I returned to College Station and informed my buddies at Live Oak Archery where I practiced every week of what happened. They encouraged me and wished me good luck on my next trip. I made my way back to Cedar Vale in mid-November and the rut was in full force. Rob had been sending me repeatedly to a stand called “the 80” where you have to be half monkey and unbothered my coon crap to make it up the tree. I had mastered the route up the tree; however, my knees and shins were badly bruised by this time of the week. We fashioned some makeshift knee pads out of chair cushions that we bound with electrical tape to my legs. On that Saturday evening of my last hunt, I easily made my way up the tree, filled with a mixture of emotions. I was hopeful for an opportunity but fearful of adding another tally to my record. I sent a text letting my dad know I was locked and loaded, to which he responded, “Hunt hard.” An hour and a half into my hunt I spotted a doe and her yearling on my right, making their way to the feeder on my left. As they began to cross in front of me, I noticed the doe’s behavior indicated she was in heat and my heart began to race. Suddenly, I hear aggressive footsteps crunching the leaves behind my stand in a way that made me want to vomit. I knew I was about to have a shooter and tried to remember to breathe. A beautiful, mature 8 point walked right under me and confirmed my gut feeling. Within minutes, he was in my shooting window, keeping in close proximity to the doe. He wasn’t standing in a position I felt comfortable to shoot at, so I waited. What felt like hours later, I stood, drew my bow, anchored, took a breath, and released. In slow motion, I saw him run off with my arrow stuck in him for a few seconds, then falling out. It was exactly where I aimed, but I thought I had made a second shoulder hit. Beginning to cry, I called my dad telling him everything saying, “I did it again, I did it again, I did it again. Please come get me, all the deer hear me crying anyway, I’m not going to see anything.”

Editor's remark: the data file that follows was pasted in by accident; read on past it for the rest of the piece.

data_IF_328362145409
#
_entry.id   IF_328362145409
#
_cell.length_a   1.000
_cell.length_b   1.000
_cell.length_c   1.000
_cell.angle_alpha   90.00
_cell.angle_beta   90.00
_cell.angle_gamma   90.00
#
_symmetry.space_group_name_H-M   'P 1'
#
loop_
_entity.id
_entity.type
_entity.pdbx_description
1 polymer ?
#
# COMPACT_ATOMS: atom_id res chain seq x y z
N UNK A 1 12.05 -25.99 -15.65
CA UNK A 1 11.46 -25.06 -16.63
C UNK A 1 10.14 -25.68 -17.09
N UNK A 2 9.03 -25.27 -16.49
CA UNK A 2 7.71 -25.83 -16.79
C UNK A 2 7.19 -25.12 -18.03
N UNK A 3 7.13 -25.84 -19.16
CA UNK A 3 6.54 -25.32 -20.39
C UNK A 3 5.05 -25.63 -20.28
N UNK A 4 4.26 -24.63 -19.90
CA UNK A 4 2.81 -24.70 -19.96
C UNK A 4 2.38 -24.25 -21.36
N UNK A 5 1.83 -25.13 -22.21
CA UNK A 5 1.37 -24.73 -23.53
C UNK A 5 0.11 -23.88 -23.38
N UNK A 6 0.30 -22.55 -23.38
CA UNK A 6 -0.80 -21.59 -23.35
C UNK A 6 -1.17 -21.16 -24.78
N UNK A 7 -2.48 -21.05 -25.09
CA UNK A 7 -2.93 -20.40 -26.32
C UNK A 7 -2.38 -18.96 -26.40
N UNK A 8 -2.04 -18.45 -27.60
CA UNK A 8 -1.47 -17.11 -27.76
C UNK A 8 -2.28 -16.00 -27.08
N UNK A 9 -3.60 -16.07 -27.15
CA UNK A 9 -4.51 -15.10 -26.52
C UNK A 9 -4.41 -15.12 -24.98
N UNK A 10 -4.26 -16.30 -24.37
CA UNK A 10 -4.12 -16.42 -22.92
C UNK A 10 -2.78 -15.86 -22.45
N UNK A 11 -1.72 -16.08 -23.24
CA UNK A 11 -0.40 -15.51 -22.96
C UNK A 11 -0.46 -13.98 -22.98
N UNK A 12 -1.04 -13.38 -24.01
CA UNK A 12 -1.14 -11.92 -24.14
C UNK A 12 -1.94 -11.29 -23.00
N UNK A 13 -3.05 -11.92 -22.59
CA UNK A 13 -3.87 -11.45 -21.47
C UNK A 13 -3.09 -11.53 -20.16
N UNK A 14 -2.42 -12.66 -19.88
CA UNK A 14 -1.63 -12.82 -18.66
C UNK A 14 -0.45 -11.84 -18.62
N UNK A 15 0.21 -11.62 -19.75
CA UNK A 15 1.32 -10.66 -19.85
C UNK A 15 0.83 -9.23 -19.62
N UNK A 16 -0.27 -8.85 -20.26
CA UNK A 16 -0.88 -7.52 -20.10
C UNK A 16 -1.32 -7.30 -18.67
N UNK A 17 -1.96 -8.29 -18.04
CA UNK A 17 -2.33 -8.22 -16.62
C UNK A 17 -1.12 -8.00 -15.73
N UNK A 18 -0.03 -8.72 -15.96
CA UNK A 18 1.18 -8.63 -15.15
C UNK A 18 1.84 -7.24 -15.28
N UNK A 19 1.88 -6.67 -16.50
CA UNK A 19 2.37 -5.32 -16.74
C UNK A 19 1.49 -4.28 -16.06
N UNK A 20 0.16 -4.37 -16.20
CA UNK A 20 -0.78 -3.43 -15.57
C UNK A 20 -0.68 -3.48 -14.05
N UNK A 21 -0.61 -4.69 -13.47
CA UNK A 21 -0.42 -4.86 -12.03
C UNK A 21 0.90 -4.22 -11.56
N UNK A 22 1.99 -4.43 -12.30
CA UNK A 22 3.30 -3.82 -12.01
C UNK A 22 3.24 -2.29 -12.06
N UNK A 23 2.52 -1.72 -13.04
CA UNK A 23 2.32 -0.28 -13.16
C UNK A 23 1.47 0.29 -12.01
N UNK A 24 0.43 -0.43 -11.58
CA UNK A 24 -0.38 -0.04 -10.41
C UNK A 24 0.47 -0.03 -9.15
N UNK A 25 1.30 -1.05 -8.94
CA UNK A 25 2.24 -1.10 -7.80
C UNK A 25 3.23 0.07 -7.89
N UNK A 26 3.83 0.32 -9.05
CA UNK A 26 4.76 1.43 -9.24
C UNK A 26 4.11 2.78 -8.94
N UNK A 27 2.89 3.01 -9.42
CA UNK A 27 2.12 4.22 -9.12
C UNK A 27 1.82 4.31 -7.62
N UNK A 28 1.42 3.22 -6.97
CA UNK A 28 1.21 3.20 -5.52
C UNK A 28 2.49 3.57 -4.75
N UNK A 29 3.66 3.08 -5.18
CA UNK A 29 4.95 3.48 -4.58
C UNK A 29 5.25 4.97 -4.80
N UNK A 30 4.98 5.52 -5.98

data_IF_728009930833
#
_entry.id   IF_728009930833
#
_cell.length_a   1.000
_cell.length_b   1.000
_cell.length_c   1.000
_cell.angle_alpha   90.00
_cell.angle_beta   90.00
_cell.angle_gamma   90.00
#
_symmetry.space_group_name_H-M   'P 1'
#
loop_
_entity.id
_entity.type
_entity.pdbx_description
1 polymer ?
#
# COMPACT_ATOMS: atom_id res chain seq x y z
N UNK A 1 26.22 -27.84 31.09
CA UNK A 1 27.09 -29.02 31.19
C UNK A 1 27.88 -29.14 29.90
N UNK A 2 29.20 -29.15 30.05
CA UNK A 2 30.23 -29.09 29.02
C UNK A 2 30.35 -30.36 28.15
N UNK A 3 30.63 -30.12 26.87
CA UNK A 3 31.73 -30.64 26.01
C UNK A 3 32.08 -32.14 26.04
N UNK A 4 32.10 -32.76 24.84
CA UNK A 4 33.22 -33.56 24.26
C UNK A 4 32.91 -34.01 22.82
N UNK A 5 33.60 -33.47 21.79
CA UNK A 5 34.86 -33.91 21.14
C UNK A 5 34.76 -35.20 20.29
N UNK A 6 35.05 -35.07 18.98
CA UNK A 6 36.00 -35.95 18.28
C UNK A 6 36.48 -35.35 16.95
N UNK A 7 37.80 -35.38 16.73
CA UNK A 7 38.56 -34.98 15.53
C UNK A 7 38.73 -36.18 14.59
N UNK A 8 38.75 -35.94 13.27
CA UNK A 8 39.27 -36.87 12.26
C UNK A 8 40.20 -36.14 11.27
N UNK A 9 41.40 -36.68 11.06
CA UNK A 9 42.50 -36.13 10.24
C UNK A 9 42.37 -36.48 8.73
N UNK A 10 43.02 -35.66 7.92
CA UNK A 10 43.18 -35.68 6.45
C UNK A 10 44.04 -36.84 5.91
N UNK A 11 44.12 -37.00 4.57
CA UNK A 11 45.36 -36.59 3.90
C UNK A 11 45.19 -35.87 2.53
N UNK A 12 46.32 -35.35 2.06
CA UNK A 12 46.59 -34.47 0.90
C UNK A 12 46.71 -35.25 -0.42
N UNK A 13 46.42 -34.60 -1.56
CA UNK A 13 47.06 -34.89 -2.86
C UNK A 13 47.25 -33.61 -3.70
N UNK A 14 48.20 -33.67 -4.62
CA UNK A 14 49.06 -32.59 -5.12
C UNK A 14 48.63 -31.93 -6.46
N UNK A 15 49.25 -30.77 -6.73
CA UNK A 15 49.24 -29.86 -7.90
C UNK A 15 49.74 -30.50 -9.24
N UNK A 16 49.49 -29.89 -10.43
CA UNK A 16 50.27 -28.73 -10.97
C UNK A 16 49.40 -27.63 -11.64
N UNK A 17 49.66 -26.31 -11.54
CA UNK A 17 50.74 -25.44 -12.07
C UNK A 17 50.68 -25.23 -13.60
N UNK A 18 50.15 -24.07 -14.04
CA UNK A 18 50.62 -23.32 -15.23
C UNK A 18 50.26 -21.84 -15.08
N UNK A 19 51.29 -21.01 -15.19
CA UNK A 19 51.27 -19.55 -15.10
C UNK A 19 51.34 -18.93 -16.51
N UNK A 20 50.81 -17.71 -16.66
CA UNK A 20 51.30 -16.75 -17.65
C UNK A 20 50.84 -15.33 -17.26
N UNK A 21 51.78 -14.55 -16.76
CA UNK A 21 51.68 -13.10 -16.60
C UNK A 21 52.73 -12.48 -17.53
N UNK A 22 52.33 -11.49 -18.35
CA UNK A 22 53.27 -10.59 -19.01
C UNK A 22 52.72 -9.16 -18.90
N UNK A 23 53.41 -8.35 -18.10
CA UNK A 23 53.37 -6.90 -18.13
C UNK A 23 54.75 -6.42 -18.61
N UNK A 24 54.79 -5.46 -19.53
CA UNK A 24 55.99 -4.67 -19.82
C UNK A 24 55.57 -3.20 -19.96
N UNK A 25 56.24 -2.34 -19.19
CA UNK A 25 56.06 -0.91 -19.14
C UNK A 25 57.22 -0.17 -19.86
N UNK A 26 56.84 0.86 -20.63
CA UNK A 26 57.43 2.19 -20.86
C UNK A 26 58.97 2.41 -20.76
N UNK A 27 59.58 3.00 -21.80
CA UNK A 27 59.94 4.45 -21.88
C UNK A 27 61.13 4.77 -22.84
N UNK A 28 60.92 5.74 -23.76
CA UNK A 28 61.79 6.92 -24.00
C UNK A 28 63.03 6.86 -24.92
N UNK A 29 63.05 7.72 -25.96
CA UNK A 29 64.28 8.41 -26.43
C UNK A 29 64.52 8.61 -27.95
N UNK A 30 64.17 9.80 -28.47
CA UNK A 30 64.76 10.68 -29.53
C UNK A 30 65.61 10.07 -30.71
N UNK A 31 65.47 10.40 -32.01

I had thankfully turned on my Tactacam to video my shot and upon return to the cabin, I waited to hear the guys’ inevitable news that I had done it again after they watched. However, Rob, Jeff, my Dad, and two other hunters sounded hopeful and thought there was a good chance my arrow had enough penetration. A few hours later, the biggest blood trailing search party I’ve ever witnessed set out to find my deer. Rob, Jeff, my Dad, brother, two other hunters, and a blood trailing weenie dog named Lulu began tracking a surprisingly good blood trail. A couple times when we’d lose it, Lulu would pick it right back up. Navigating under a barb wire fence that led to an open pasture, my buck’s trail began heading downhill. I was frequently asking “Is this a good sign?” and when I offered the question this time - my Dad smiled at me as the blood trail got heavier and he said, “He’s heading downhill, baby!” Our search party was practically running downhill following blood when my Dad yelled, “I see him!” shining his flashlight twenty yards in front of us in the pasture. I was quick to question, “Are you serious?” and stopped walking. Jeff, my Dad, and Lulu broke out in a full sprint towards what they thought was my buck, and sure enough, it was him. I could barely talk with tears filling my eyes. Emotions running high, I placed my hands on my first bow harvest and felt overwhelming gratitude. If not for my four guys (Dad, Uncle Jay, Rob, and Jeff) who were a constant source of encouragement and never allowed me to give up, I would not have experienced the unforgettable feeling of victory that night.
To every hunter whose season didn’t end or isn’t winding up the way you envisioned, please believe that your year is coming. It’s already written in the books and I promise it will be a story worthy of the wait, the exhaustion, the emotional rollercoaster, and patience. Though I am thankful for my buck and the meat he provided, I am even more grateful for the journey and people that led up to that moment of success. I had 28 total sits in Kansas before I finally filled a tag. Whether you are in the middle of that journey or have experienced it tenfold, never lose hope and take time to discover what you are learning in the process... from both the outdoors and the people in your corner.